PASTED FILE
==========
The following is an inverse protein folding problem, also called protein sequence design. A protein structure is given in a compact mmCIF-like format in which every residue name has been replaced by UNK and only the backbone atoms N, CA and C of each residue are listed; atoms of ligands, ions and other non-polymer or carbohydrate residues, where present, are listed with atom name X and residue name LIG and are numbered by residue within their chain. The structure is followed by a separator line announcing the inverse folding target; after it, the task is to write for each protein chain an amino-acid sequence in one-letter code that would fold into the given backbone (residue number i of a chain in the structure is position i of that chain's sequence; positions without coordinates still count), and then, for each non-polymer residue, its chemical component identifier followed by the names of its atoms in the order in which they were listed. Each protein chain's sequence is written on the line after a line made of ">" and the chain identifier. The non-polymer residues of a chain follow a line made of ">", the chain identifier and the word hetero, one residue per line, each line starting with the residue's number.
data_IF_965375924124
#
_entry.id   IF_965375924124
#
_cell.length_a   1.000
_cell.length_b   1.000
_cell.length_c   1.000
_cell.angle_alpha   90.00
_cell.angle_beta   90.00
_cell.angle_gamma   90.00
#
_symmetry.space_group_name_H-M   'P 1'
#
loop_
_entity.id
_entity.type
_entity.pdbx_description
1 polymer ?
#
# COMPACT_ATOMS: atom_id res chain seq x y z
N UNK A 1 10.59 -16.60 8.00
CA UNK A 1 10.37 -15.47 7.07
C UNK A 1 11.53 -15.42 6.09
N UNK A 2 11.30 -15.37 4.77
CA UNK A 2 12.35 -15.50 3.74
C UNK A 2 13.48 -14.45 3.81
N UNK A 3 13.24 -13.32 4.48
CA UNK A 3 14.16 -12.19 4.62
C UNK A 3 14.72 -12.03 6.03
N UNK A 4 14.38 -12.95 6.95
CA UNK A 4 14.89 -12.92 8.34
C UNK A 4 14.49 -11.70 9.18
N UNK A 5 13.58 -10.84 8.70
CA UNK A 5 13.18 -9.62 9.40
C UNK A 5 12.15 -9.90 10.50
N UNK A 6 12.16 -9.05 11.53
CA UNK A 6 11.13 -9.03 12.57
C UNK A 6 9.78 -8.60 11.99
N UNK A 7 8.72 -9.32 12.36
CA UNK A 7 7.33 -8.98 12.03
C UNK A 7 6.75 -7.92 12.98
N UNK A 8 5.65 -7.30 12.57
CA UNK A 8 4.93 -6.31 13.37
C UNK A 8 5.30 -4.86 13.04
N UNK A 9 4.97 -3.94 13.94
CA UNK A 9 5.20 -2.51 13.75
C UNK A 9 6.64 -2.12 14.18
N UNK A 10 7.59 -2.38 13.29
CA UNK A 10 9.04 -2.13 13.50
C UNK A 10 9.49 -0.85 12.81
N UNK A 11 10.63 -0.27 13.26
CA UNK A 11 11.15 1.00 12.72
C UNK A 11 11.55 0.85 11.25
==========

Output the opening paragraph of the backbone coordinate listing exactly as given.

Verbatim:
The following is an inverse protein folding problem, also called protein sequence design. A protein structure is given in a compact mmCIF-like format in which every residue name has been replaced by UNK and only the backbone atoms N, CA and C of each residue are listed; atoms of ligands, ions and other non-polymer or carbohydrate residues, where present, are listed with atom name X and residue name LIG and are numbered by residue within their chain. The structure is followed by a separator line announcing the inverse folding target; after it, the task is to write for each protein chain an amino-acid sequence in one-letter code that would fold into the given backbone (residue number i of a chain in the structure is position i of that chain's sequence; positions without coordinates still count), and then, for each non-polymer residue, its chemical component identifier followed by the names of its atoms in the order in which they were listed. Each protein chain's sequence is written on the line after a line made of ">" and the chain identifier. The non-polymer residues of a chain follow a line made of ">", the chain identifier and the word hetero, one residue per line, each line starting with the residue's number.